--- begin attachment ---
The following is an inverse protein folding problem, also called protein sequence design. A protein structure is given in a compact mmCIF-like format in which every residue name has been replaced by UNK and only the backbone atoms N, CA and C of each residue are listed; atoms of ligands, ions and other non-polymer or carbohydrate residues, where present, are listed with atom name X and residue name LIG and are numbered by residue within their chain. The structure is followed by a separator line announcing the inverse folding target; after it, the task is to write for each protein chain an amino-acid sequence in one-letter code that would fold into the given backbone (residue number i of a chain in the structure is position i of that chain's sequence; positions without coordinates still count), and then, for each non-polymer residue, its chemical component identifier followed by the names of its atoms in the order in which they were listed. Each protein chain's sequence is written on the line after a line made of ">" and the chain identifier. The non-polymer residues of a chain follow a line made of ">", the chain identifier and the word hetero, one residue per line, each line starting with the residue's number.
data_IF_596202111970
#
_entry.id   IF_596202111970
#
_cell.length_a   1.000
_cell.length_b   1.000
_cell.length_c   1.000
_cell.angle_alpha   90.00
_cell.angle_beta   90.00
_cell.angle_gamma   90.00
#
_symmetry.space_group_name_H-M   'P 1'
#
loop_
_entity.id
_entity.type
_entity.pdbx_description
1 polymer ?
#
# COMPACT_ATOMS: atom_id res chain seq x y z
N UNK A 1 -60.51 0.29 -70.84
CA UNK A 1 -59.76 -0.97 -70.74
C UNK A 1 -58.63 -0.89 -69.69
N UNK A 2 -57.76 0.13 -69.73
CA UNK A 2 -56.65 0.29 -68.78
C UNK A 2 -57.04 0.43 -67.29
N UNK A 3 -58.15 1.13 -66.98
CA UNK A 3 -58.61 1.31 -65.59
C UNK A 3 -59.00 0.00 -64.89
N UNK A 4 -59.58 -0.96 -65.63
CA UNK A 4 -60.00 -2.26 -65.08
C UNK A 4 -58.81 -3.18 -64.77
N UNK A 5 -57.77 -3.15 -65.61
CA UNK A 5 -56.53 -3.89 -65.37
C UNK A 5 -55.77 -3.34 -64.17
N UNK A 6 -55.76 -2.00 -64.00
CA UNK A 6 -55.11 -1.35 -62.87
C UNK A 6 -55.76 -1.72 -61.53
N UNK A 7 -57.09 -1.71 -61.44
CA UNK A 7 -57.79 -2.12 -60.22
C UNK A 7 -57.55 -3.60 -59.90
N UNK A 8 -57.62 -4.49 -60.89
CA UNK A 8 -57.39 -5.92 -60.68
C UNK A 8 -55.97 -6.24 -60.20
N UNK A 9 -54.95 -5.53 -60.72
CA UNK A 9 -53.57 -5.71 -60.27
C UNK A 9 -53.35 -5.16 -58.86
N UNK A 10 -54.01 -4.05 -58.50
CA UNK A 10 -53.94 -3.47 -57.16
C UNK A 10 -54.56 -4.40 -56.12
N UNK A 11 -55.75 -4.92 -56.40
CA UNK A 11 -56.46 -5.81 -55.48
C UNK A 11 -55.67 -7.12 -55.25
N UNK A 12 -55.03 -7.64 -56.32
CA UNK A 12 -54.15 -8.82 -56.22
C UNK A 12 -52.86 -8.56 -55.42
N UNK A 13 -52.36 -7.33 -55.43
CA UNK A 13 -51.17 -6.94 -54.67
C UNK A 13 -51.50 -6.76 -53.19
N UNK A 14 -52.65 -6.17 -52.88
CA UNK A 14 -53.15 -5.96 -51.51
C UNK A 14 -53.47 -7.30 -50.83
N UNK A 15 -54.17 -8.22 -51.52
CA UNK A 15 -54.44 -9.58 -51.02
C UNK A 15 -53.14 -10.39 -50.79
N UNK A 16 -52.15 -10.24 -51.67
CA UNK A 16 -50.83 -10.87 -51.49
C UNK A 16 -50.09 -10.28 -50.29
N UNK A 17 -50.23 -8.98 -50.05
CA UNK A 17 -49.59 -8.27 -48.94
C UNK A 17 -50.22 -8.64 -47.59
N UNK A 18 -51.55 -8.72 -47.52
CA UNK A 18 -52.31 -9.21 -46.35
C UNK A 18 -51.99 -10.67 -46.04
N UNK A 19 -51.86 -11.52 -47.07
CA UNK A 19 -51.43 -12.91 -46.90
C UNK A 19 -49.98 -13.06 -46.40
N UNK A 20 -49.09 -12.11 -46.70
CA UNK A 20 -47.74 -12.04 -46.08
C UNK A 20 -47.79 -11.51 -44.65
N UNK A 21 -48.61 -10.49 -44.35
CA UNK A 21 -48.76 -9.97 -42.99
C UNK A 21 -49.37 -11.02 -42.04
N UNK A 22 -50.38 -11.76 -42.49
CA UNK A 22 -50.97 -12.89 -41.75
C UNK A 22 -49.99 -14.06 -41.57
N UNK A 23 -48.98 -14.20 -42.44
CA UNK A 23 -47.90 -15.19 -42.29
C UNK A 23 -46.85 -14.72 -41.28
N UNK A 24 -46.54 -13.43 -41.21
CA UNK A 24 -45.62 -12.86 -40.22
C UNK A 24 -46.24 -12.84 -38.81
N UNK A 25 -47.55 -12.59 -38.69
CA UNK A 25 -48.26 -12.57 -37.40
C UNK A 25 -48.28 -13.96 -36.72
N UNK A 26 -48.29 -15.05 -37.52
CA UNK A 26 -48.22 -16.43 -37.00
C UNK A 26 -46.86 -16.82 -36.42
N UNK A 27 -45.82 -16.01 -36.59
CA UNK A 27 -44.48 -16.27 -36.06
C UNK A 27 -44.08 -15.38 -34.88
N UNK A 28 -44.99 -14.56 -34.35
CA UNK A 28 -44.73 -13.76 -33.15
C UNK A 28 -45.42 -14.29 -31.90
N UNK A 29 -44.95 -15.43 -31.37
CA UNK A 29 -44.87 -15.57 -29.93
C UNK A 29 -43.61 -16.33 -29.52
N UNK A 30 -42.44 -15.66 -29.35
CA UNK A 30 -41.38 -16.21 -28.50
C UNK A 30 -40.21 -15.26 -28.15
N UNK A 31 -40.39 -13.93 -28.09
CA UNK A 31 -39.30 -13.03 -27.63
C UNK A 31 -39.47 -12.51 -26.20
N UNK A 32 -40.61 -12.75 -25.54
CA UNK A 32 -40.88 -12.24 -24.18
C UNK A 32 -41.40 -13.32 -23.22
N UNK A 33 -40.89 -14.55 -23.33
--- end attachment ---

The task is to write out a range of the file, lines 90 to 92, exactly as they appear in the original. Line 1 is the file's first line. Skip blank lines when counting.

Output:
C UNK A 23 -46.85 -14.72 -41.28
N UNK A 24 -46.54 -13.43 -41.21
CA UNK A 24 -45.62 -12.86 -40.22